What to make of Rider's win
If nothing more, I'm pretty confident it'll work well for the MAAC tournament, which after all, is what this league (and by extension this blog) is all about in the first place.
When this thing was finally over, Rider had a win by a score almost identical to its win over Siena (90-87 versus 90-88), which is fitting in a way, since these two wins stand out as by far Rider's biggest of the regular season.
The post-game press conference, as you can imagine, was pretty lively. It was also a lot different from the one following the Siena game even though both games came down to the wire and resulted in Rider wins.
After the Siena win, Tommy Dempsey went out of his way to say that it was NOT that much of a statement win -- that though it would be portrayed by people like you and me as a monumental upset, in the Broncs' locker room it didn't come as a major surprise.
Tonight was different. It wasn't that Rider thought this was a monumental upset, though I'm not sure many people thought it was given Niagara's status as a 3 1/2-point favorite coming in.
But Dempsey DID say it was a statement win -- one that showed, he said, that the MAAC doesn't have a two-horse race with Siena and Niagara battling down to the wire and everyone else simply looking on.
"We believe that there are more than two teams – not that there’s only three – but there’s more than two teams that can win the MAAC championship," Dempsey said. "I think people were acting like it’s a two-horse race right now and they’re not including us in that. I thought tonight was a statement that especially after beating Siena, Niagara and Siena are not the only two teams that can go to the NCAA tournament."
That, really, is what this season comes down to for Rider.
The Broncs were picked third in the preseason coaches' poll and fourth by most publications. Niagara was picked fourth in the poll (though only one vote behind Rider) and second or third by most publications.
Siena, of course, was picked first by every single person, poll or publication, and for good reason. So the question heading into the season was "can anyone contend with Siena?"
I think that question is still largely unanswered.
If Siena had run the table in the regular season, the answer heading into the tournament would be an authoritative "no." But it's hard to say they're unbeatable when they have, in fact, been beaten.
Under some circumstances, that one Rider win over Siena would have solidified Rider's status as both the second best team in the league and as a bona fide challenger to Siena's crown.
Entering tonight, though, it was pretty clear that Niagara had the second best resume in the conference. The Eagles had won seven straight, proved their worth both at home and on the road, and been able to claim that they hadn't yet been mathematically eliminated from the regular season race while everyone below them in the standings had.
Rider, meanwhile, had been SO shaky in its previous two games and has been SO up and down this season that you couldn't be blamed for thinking they didn't have much credibility. Afterall, what kind of powerhouse team loses by 18 to Canisius?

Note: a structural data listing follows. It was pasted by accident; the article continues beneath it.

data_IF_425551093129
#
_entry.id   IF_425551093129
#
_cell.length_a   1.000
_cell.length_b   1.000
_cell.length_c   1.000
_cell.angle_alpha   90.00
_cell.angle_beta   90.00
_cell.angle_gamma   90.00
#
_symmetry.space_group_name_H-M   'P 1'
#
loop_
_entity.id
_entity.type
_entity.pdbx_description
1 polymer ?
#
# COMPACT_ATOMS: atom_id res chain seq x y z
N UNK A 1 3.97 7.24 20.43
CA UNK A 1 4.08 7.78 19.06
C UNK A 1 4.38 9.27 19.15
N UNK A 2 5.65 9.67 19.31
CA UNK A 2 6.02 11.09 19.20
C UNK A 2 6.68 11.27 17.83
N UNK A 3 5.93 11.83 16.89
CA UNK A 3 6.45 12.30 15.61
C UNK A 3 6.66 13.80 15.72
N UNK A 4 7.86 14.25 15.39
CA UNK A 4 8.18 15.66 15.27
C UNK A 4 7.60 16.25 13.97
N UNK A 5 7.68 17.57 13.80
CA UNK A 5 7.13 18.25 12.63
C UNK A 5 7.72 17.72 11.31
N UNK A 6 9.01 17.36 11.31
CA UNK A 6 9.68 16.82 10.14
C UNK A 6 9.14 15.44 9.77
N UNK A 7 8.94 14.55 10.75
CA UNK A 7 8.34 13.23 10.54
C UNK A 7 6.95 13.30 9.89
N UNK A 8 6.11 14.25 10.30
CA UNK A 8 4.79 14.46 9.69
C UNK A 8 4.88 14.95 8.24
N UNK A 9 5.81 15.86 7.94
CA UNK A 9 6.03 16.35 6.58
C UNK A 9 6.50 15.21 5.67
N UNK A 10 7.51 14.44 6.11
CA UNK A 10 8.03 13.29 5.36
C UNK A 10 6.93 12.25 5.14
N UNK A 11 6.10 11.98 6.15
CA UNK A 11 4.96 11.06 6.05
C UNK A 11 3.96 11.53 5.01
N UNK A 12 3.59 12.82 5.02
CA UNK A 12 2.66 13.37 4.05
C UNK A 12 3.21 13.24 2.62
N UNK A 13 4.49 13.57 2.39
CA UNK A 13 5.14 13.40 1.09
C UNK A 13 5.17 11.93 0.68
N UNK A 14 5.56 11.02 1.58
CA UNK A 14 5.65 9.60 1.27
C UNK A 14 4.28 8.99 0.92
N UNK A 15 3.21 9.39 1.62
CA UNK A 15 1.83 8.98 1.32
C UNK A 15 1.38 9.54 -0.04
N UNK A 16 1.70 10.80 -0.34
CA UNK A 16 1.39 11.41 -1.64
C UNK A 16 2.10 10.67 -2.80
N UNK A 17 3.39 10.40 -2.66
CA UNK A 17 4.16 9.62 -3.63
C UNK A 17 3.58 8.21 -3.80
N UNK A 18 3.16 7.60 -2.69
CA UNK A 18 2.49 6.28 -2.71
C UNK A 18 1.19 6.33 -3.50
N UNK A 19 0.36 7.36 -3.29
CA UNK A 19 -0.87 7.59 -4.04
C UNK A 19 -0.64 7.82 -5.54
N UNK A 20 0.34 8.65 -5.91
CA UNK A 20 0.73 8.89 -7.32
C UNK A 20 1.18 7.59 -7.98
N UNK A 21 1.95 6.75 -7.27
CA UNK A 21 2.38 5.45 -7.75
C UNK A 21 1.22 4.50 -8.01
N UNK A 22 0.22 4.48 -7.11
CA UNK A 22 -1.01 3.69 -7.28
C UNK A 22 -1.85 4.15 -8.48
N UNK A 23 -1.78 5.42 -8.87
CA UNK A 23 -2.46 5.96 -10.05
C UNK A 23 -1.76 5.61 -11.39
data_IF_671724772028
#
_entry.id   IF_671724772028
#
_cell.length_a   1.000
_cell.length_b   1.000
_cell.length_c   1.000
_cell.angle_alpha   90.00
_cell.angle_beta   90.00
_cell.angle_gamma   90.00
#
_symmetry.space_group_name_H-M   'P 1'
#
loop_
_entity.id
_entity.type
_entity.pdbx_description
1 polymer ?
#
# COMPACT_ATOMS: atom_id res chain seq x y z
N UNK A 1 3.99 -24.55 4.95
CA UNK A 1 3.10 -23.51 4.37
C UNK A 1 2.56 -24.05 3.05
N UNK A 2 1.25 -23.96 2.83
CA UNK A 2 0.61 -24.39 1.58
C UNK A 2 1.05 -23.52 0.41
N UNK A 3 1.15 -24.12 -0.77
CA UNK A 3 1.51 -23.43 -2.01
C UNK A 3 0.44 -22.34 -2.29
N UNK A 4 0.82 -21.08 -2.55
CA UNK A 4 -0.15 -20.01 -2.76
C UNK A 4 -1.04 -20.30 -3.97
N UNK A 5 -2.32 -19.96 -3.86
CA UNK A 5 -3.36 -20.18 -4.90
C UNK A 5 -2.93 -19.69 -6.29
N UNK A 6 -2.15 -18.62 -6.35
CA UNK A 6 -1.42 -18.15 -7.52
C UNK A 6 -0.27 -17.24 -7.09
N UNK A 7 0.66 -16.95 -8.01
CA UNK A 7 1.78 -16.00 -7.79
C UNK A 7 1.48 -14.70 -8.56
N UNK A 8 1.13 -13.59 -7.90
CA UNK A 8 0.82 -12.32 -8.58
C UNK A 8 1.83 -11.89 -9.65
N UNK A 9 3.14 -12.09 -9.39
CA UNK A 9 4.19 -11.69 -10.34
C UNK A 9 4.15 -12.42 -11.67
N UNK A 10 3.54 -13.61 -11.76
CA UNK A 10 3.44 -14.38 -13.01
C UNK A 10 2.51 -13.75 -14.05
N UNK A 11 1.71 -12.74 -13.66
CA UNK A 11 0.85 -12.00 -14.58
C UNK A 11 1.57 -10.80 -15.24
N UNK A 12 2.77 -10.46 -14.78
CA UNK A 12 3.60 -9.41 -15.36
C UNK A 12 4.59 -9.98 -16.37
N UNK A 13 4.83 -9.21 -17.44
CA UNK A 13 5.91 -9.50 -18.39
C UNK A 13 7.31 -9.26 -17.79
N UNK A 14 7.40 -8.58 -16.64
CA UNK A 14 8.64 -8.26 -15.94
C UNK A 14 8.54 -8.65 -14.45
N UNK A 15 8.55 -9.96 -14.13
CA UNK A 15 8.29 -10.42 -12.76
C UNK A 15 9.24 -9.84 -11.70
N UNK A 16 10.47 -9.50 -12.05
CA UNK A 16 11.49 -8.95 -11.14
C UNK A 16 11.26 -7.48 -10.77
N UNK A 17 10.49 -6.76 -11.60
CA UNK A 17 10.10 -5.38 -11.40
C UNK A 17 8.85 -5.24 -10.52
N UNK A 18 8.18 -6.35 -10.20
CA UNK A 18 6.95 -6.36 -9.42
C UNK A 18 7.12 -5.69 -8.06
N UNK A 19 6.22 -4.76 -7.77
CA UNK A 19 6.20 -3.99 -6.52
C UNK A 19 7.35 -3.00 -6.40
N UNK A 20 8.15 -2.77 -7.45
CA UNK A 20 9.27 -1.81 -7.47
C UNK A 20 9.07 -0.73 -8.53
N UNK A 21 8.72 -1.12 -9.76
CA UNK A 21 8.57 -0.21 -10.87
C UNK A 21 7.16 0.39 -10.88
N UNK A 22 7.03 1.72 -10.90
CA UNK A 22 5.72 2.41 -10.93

Dempsey is well aware of all that, and that's why he said -- rightly so, I think -- that in order to be seen as a credible contender for the title, you have to beat the best teams in the league at home.
That the Broncs blew a 19-point lead in doing so is less important than the fact that they did it, and the fact that if they beat Loyola next Thursday and Siena beats Niagara next Friday, they and Siena will be the only teams to have beaten everyone in the league during the regular season.
"Siena comes in here, if you’re a legitimate program, you beat them," Dempsey said. "Niagara comes in here, if you’re a legitimate program, you have to win these games. I think these are the games that make you. If you’re going to be an elite program in this league, you have to win these games, and we’ve been able to do that in the last couple of weeks."
So what to make of it?
I asked Joe Mihalich about Dempsey's two-horse-race comment.
"I never felt it was a two-team race," the coach said. "We still feel the same way. We're having a great year, but shoot, we still feel like Siena's the best team and we're all chasing them. I don't feel like it's a two-team race."
I think that about sums it up. I do think it's worth noting that if Niagara beats Siena then takes care of business against Marist, the Eagles will have finished only two games behind one of the best teams in MAAC history. That's a pretty big accomplishment.
But keep in mind that even if that happens, no one will have beaten Siena in Albany, and beating Siena in Albany is what it's going to take to win the tournament.
The whole concept of a two-team race is a little foolish right now because as far as the tournament goes, it really, truly is a 10-horse race. It's a race, in my view, in which Siena is the overwhelming favorite, with Niagara second on the odds list and Rider third.
What the Broncs showed today is that on that list, they aren't miles behind Niagara. At the same time, they showed Sunday that they aren't miles ahead of Manhattan, either. The Jaspers have played good ball of late and are capable of beating Siena if everything goes their way and Siena has an off night.
Part of the beauty of postsason college basketball is that not only do the best teams not always win, but the best teams often lose to vastly inferior teams. Otherwise, they would tell teams seeded 12 or below in the NCAA tournament to not bother showing up.
So what to make of the Broncs? They're dangerous. So is Niagara, so is Manhattan, so to some extent are Iona, Loyola and Fairfield. So, to an extent, is Marist, who had Siena on the ropes earlier in the year and blew out Niagara. But when the Broncs show up in Albany, they won't look at any of their opponents and think "we can't beat them."
That's one reason tonight was important.